HAVANA — The protests that erupted Friday in Havana at airline offices and outside Ecuador's Embassy were a rare occurrence in this tightly controlled society, where street demonstrations and anti-government activism are essentially forbidden.
As such, the protests were an opportunity to see the Cuban government's extensive security apparatus in action. In a part of the world where police often respond to demonstrators with riot shields, tear gas and clubs, the Cuban government showed how it can squelch any disturbance with subtle psychological messaging and a chess-game approach to controlling the streets.
The protests flared up after the Ecuadoran government announced a new visa requirement, effective Dec. 1, in an attempt to stop Cubans from using their country as a springboard to the United States. For those who had laid down their life savings for an airline ticket, the rules had suddenly changed, potentially leaving them unable to travel or get a refund. They were incensed.
It didn't really matter to Cuban authorities that the immediate target of the protesters' ire was Ecuador, not the communist government. Cuban officials have long insisted they cannot afford any unrest that potentially gets out of hand, lest the Americans use it as an excuse to intervene. The government keeps a tight lid on any anti-Castro activity, and dissident groups like the Ladies in White who attempt weekly protest marches are hauled off and handled roughly.
But Friday's event was different because it wasn't planned. And it was loaded with risk, since it was driven by Cubans determined to leave, just like the 1980 occupation of the Peruvian Embassy that led to the Mariel boatlift.
By late morning Friday, when it became clear that airlines were not offering refunds, an angry crowd of several hundred gathered outside the Ecuadoran Embassy in the city's Miramar neighborhood, demanding visas and chanting, "Give us our money back!"
Uniformed Cuban police officers flooded the area, but more impressive was the deployment of plainclothes security agents. They seemed to appear out of nowhere, some dressed in sneakers, ripped jeans and gold jewelry, making them nearly indistinguishable from the protesters. Others appeared to be moving casually among the crowd.
Only the uniformed police were armed, and they had no helmets, clubs or other riot gear, let alone armored vehicles. Instead of projecting force with a show of weapons or equipment, the Cuban agents with their sheer numbers gave the impression that they were everywhere, and the situation was never out of their control.
Calmly, methodically, Cuban police and security agents began carving up the neighborhood around the Ecuadoran Embassy like a chessboard, closing streets and isolating the cluster of protesters from onlookers or anyone who might consider joining them.
Now the protesters were hemmed in. They were free to leave, but not to return. After that it was mostly just a game of attrition.
Government trucks arrived with metal barricades to fully seal off the area. More plainclothes officers and security agents poured in, then soldiers and special forces troops, nearly all of them unarmed.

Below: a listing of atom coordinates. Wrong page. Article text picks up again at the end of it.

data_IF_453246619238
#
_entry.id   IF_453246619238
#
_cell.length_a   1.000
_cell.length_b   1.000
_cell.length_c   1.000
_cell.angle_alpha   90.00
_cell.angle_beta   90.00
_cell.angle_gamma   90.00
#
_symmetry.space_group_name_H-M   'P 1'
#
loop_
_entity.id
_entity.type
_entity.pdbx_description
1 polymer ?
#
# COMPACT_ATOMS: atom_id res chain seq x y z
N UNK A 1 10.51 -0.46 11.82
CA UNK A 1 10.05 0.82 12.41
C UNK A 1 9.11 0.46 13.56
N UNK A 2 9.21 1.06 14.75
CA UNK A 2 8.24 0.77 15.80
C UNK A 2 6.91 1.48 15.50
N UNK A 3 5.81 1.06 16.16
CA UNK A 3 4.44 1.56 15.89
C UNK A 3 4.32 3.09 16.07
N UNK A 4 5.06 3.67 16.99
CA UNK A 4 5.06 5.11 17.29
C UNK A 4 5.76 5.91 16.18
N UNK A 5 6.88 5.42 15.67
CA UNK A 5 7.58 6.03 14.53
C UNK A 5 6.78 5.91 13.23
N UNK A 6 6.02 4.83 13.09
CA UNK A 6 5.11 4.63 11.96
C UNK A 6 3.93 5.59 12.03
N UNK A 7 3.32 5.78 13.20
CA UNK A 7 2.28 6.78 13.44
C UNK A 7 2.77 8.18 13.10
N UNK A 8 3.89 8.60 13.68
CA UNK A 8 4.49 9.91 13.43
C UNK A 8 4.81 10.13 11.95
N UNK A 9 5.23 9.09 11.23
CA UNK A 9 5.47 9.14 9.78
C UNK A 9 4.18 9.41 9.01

By late afternoon, it began to rain, and many of the protesters gave up at that point, knowing the embassy would be closed over the weekend. A smaller number refused to leave.
"We had to go to the bathroom right in the street, in front of the police," said Yalena de la Oz, 30, who said she spent Friday night in the street with other protesters who insisted they wouldn't go until they had visas. She has a flight to Quito on Dec. 2.
The government kept its barricades and police lines in place through the weekend, knowing it would need them Monday.
By Monday before dawn, de la Oz was back along with several hundred others demanding a response from Ecuadoran officials. By then, the barricades were so extensive that the protesters had to stand two blocks from the embassy. There were easily as many police and soldiers as demonstrators. Entire families sat on the sidewalks with their packed suitcases.
The crowd finally dispersed Monday afternoon when Ecuadoran Embassy officials said they would begin issuing visas to Cubans who had already purchased flights. Cheers went up as some in the crowd went running to make photocopies of their passports and plane tickets.
Cuban migration to the United States has surged to its highest levels in decades this year, partly on fears that better ties with the United States will mean an end to the unique immigration benefits they received under the Cuban Adjustment Act of 1966.
U.S. and Cuban officials met in Washington on Monday for regularly scheduled talks on migration issues but remained at an impasse, as the U.S. side said the Adjustment Act isn't up for discussion. The presence of some 3,000 U.S.-bound Cuban migrants stranded in Costa Rica has put new focus on the issue; the migrants were stopped when Nicaragua recently closed its southern border to them.
On Tuesday morning, a few hours after the meeting in Washington, Cuban authorities said they will reinstate the exit visa system for many categories of doctors, saying the measure was needed to stop a brain drain that is undermining the island's public health system. Cuban physicians will have to apply for permission to travel abroad starting Dec. 7, just as they did before 2013, when the government lifted its widely despised exit visa requirement.